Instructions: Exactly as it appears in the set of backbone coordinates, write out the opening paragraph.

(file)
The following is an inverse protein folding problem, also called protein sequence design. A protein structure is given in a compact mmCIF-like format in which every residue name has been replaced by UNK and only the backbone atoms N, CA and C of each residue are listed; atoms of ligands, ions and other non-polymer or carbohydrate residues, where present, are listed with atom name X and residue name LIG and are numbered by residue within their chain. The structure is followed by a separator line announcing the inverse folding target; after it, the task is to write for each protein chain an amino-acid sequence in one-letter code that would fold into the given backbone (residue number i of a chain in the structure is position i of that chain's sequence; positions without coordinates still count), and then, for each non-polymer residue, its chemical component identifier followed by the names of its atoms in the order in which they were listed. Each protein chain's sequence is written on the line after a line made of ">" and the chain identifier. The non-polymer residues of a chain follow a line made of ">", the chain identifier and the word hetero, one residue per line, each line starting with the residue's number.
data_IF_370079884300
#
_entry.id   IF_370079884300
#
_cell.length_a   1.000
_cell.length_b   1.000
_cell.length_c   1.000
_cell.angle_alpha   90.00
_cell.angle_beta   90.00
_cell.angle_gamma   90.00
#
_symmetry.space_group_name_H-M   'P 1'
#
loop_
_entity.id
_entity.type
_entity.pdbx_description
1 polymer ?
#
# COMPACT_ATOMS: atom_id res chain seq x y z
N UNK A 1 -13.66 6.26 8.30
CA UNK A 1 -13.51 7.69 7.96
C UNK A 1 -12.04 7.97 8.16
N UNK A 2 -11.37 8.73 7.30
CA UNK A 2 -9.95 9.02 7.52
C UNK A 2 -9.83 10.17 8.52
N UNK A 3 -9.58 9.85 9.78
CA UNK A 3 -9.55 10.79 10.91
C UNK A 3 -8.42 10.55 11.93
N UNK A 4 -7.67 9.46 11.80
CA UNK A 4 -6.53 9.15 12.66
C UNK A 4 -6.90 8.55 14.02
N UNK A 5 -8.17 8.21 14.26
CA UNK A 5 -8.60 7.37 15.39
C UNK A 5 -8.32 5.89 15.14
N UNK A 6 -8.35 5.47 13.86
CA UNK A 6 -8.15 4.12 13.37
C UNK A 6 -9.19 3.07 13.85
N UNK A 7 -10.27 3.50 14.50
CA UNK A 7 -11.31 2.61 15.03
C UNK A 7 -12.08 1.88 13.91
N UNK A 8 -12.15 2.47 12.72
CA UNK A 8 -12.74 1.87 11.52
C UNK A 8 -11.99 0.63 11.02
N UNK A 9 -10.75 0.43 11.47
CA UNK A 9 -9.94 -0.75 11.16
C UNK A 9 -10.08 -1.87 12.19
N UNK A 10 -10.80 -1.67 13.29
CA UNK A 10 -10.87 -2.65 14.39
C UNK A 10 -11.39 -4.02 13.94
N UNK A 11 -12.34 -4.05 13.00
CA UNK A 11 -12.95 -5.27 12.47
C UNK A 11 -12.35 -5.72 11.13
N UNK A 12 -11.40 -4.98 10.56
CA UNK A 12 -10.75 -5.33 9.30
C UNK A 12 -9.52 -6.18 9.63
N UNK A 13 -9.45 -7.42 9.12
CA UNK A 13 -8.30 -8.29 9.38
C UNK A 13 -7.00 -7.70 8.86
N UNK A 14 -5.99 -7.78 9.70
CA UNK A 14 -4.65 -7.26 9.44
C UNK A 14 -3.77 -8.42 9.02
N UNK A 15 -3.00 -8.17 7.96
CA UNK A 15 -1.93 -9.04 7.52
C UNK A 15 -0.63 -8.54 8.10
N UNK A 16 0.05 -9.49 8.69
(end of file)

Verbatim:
The following is an inverse protein folding problem, also called protein sequence design. A protein structure is given in a compact mmCIF-like format in which every residue name has been replaced by UNK and only the backbone atoms N, CA and C of each residue are listed; atoms of ligands, ions and other non-polymer or carbohydrate residues, where present, are listed with atom name X and residue name LIG and are numbered by residue within their chain. The structure is followed by a separator line announcing the inverse folding target; after it, the task is to write for each protein chain an amino-acid sequence in one-letter code that would fold into the given backbone (residue number i of a chain in the structure is position i of that chain's sequence; positions without coordinates still count), and then, for each non-polymer residue, its chemical component identifier followed by the names of its atoms in the order in which they were listed. Each protein chain's sequence is written on the line after a line made of ">" and the chain identifier. The non-polymer residues of a chain follow a line made of ">", the chain identifier and the word hetero, one residue per line, each line starting with the residue's number.